When doctors hear people talk about abdominal aortic aneurysms as “ticking time bombs,” they tend to grow a bit weary. In reality, they say, many patients diagnosed with a small, slow-growing AAA can be safely monitored for years. And if repair is needed, elective surgery is available.
The aorta is the large, central artery that carries blood from the heart to your body. The upper section within the chest is the thoracic aorta, and the lower section is the abdominal aorta. Because the aorta receives pressure with each heartbeat, parts of the aorta's wall can gradually weaken in people at risk.
Aortic dissection involves a tear in the aorta’s wall, causing the layers to separate. Aneurysm, a bulge or ballooning in the artery wall, is more common in the abdominal aorta. A ruptured abdominal aortic aneurysm is a medical emergency.
Grafts are used to fix a weakened aorta.
By diagnosing an AAA early, while it’s still small, doctors can carefully monitor patients while treating their risk factors – known as watchful waiting.
Cecil Merritt, 81, a retired engineer in Leighton, Alabama, learned he had an abdominal aortic aneurysm in 2008. The previous year he’d been operated on for melanoma on his shoulder, and he needed a follow-up CT scan. It was his oncologist who told him he had an AAA. “Never felt it,” Merritt recalls. “Didn’t have any symptoms.”
“Most aneurysms are diagnosed with imaging studies that are done for some other reason,” says Benjamin Starnes, a professor and chief of the vascular surgery division at the University of Washington.
In terms of discovering an early AAA, unfortunately, most patients are “completely asymptomatic,” Starnes says. “They don’t come with any abdominal or back pain. The patient will typically come in because they’ve had an X-ray or they’ve had an ultrasound study for some other completely unrelated condition, and oh by the way, they found out that they have this aneurysm.”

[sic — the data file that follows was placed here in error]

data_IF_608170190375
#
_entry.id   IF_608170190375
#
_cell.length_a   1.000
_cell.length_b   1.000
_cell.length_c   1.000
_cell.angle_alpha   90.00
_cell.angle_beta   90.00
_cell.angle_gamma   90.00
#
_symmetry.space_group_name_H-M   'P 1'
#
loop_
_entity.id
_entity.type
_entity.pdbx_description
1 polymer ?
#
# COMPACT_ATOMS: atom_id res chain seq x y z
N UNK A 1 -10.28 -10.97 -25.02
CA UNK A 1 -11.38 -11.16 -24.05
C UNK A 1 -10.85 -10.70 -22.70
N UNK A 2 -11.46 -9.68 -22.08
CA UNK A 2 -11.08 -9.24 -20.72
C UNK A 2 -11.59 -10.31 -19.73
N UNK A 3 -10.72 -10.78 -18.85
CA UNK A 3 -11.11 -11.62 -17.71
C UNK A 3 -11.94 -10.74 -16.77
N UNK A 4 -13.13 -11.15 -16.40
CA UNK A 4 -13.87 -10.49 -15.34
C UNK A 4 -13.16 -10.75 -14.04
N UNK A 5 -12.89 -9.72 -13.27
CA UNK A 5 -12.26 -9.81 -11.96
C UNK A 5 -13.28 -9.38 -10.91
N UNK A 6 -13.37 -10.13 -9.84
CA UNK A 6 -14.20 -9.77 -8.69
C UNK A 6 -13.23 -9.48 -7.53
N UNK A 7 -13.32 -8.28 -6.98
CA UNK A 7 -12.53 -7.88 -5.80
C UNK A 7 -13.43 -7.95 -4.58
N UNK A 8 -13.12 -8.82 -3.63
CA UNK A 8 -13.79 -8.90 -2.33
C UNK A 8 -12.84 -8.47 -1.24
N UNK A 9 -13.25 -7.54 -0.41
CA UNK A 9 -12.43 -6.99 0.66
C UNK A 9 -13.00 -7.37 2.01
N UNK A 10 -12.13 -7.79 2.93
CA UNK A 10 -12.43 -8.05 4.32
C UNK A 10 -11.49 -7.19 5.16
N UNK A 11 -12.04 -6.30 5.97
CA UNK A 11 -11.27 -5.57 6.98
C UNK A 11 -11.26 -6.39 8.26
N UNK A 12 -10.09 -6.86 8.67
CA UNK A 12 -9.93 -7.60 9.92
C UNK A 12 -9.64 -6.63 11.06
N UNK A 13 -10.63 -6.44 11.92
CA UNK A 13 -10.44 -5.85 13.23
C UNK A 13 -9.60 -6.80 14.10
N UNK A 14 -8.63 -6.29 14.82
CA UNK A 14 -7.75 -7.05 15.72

In Merritt’s case, although he never smoked, he had almost every other risk factor include several relatives who’d had aortic aneurysms.
How Do You Know?
CT scans, ultrasounds and MRIs can all be used to diagnose and measure aneurysms. A single screening is recommended for all men ages 65 to 75 who’ve ever smoked. Older men who’ve never smoked should check with their doctors. Women aren’t routinely screened for AAA because their risk is much lower.
James Black, chief of the division of vascular surgery at Johns Hopkins Hospital, says women’s risks are closer to men’s at younger ages. However, at 65 and beyond, AAA risk “clearly predominates” for men, affecting three to five men for every woman affected. But “the problem is while aneurysms are more infrequent in women, they have a higher risk for rupture,” Black says. “So we sometimes get more nervous about aneurysms in women than we do in men.”
As for Merritt, six years after diagnosis his aneurysm hasn’t changed, and he’s still in watch-and-wait mode.
When you talk to your doctor about AAA, Black says, “The first question really should be – what’s the size of the aneurysm?”
“Most aneurysms when they’re small have a very low risk for rupture – perhaps at best it might only be 0.5 percent or 1 percent per year,” Black says. An aneurysm less than 4.5 centimeters (under 2 inches) across is considered small. These patients come in every six to 12 months for follow-up imaging tests.
The medical focus is on reducing their risk factors. “Things that are associated with a rapid growth trajectory of the [AAA] are blood pressure and smoking,” Black says. “So to that end we ask patients to wind down their smoking habit as soon as they can.”
Beta blockers, a specific type of blood pressure medicine, have been shown to slow aneurysm growth in the aorta, Black says, and “there’s some experimental evidence that statin medications help keep the blood vessel wall healthy.”